People who are embarking on the journey to quit smoking can prepare themselves so that they have a suitable plan to deal with each of the challenges that emerge along the way.
Just like any other difficult task, those who succeed know what’s coming and how to overcome it, while those who fail are normally inadequately prepared.
Apart from adopting a balanced and positive mental attitude that’s founded on really good personal reasons to quit, you should also have a solid plan to deal with the physical effects and inevitable lifestyle changes ahead.
Nicotine is highly addictive and when you stop smoking, the withdrawal symptoms may be very uncomfortable, especially during the initial few days and in the first 2 weeks.
Acknowledge that this period will be extremely difficult and may be one the hardest things you’ve ever done. But also know that’s it will only be temporary, and you’ll have accomplished a major achievement in your life once it’s over.
Do your research and identify all of the smoking cessation products on the market to see which ones may be suitable for you. Don’t be afraid to ask for help, or seek advice about the best ways to cope with nicotine withdrawal.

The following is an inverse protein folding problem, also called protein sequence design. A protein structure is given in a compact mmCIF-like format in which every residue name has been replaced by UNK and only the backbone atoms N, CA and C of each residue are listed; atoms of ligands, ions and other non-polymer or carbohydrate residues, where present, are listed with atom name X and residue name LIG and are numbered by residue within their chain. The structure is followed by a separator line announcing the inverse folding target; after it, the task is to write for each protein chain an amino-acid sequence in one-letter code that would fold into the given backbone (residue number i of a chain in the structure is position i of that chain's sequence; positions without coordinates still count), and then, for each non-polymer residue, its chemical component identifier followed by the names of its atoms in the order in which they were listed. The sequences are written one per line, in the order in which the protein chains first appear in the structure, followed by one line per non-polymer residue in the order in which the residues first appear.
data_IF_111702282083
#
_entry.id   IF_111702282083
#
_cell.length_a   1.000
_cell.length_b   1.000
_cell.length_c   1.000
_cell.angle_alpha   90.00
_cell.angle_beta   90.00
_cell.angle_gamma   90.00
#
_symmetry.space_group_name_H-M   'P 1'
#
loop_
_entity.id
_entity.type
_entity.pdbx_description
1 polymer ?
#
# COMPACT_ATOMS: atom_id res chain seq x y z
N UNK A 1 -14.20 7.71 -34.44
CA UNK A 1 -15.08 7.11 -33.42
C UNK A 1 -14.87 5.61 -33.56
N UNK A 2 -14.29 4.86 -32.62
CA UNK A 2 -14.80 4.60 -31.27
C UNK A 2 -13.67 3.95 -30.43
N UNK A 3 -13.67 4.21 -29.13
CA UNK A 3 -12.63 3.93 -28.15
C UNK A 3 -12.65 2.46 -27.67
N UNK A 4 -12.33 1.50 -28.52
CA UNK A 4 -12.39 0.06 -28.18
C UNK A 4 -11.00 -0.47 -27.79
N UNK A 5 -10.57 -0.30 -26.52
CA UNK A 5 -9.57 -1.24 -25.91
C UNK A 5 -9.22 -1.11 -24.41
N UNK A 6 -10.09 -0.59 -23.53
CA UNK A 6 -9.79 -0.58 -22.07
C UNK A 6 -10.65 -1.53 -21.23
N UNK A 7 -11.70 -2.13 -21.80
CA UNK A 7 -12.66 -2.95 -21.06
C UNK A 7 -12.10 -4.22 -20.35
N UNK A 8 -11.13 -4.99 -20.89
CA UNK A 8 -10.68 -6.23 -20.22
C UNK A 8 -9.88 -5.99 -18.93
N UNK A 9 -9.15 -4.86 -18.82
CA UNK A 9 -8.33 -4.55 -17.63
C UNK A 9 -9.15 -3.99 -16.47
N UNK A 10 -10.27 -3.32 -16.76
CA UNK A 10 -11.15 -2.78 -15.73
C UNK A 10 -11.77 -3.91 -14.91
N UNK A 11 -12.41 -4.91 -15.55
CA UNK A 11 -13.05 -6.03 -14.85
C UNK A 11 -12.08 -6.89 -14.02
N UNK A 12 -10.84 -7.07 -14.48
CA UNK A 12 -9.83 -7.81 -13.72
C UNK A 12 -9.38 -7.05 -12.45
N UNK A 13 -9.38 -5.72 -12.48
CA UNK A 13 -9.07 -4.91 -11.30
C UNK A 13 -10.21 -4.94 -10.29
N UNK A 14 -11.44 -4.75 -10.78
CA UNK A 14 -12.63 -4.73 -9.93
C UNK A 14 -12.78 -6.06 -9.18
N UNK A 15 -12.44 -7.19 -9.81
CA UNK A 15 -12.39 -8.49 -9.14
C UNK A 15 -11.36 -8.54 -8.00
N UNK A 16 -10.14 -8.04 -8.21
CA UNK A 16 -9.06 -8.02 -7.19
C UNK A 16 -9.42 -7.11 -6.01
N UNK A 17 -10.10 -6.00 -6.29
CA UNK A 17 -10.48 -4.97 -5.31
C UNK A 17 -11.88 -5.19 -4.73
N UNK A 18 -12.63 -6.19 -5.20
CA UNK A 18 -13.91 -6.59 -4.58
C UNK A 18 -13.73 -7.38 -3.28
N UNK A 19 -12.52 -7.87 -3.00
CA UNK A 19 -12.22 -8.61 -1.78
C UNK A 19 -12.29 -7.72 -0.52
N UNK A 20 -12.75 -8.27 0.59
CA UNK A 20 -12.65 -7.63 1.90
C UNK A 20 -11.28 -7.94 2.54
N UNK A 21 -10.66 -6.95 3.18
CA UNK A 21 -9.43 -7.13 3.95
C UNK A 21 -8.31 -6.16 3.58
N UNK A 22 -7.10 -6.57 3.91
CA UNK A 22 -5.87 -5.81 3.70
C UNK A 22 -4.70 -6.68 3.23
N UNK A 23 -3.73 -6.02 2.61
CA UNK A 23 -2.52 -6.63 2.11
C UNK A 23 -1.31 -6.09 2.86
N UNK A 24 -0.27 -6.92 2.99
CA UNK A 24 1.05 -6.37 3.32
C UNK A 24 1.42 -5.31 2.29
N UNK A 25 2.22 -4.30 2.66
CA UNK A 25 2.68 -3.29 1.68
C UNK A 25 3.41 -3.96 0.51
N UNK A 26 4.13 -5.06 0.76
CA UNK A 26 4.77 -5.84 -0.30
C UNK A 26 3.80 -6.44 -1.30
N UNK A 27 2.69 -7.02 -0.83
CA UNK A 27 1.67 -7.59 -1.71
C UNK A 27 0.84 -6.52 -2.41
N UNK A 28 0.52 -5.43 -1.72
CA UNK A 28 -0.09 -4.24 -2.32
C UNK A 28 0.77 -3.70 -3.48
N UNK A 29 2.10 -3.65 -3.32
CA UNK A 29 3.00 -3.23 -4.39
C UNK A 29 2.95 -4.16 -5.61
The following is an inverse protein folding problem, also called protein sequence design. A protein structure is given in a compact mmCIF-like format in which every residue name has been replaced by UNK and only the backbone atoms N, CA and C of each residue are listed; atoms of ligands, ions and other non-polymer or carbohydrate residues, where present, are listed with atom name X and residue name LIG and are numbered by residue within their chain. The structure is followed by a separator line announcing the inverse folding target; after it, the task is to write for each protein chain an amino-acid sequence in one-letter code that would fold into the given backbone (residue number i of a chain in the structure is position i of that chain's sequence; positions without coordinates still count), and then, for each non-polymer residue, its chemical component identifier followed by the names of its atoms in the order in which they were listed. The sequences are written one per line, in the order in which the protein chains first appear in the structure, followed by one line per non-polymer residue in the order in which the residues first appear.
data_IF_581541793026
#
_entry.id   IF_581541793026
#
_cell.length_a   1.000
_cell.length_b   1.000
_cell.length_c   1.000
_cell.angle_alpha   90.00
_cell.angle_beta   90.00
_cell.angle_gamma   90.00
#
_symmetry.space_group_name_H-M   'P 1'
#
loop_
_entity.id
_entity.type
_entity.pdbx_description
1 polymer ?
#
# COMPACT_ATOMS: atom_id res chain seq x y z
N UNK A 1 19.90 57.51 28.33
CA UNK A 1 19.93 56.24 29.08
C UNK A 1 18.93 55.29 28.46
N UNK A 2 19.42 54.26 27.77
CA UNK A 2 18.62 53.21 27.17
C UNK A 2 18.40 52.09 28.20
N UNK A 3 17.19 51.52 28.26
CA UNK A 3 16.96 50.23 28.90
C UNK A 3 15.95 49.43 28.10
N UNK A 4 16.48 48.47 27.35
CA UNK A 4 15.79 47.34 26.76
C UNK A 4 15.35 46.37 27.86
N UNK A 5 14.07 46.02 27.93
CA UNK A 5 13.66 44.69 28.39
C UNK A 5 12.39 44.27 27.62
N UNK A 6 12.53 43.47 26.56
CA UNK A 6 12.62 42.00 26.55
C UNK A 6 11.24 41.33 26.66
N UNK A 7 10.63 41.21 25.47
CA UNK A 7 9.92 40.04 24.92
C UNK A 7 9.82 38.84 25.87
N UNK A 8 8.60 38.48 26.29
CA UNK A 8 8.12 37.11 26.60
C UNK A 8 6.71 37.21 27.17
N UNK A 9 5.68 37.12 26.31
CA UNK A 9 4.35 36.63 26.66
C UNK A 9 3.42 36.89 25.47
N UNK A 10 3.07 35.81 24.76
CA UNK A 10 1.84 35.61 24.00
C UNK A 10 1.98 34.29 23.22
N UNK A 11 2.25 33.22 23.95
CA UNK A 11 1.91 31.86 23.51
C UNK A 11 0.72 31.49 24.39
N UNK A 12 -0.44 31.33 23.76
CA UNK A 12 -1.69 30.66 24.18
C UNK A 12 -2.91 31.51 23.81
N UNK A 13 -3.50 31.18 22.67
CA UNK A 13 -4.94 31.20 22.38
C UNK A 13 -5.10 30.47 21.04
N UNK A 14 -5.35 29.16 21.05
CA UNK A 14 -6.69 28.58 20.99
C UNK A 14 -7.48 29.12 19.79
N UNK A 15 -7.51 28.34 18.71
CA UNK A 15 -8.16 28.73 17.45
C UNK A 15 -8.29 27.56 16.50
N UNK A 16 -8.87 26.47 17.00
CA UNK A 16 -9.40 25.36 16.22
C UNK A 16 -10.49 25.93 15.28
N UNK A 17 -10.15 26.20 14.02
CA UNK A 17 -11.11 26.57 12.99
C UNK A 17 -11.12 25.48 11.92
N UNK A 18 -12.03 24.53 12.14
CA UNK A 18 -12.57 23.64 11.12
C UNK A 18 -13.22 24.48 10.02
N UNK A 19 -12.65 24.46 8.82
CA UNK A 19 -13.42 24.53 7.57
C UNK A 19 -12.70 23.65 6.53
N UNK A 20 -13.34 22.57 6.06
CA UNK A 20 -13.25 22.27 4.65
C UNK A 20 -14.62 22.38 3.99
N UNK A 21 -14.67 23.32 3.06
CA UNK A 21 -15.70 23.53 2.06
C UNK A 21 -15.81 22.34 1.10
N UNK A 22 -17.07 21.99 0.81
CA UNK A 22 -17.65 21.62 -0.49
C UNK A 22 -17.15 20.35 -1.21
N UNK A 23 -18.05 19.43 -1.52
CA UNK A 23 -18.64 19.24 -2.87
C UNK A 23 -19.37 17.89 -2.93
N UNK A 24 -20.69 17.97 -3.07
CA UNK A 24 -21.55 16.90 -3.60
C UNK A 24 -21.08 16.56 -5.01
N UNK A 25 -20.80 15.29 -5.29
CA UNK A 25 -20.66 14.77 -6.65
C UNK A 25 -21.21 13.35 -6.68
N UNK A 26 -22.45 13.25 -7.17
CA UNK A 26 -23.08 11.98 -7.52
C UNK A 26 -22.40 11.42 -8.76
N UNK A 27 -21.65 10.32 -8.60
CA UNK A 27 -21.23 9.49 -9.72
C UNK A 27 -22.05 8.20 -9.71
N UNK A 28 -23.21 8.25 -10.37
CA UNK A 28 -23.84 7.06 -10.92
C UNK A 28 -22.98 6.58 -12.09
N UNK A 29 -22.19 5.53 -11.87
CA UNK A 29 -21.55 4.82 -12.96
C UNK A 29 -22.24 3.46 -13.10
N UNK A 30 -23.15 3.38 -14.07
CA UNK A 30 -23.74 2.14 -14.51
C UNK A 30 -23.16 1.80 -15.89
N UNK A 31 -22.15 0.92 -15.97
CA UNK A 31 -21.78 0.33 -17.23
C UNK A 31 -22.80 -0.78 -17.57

Speak to ex-smokers who have successfully stayed quit to learn from their experience, or read about their stories online, listen to their interviews and watch their videos on YouTube.
To be prepared for what’s coming, you can do lots of research and reading with an open mind to arm yourself with as much information and knowledge as possible.
You want to have a plan and an answer for every little temptation or craving when it pops up, and you don’t want any nasty surprises that you don’t have an answer for.
If you know what you’ll be encountering and how to deal with each challenge effectively, your experience will be a lot easier than for someone who is having to battle the withdrawals and temptations without a plan, and in the heat of the moment when they won’t be able to think clearly.
Go through one of the many quitting smoking timelines available to get a complete understanding of what happens to your mind and body when you stop smoking. Start with the day-to-day effects, and progress to discover what happens from week to week, and then from month to month.
Identify problem areas that may be particularly applicable to you and devise a clever plan to get over them. Study your lifestyle and daily routine in detail to note when you smoke, and the times when your craving is strongest. Then, think of ways to overcome those challenges.
By having a well thought out strategy that accounts for all of the hardest parts of smoking cessation, you will definitely be in a better position to quit for good.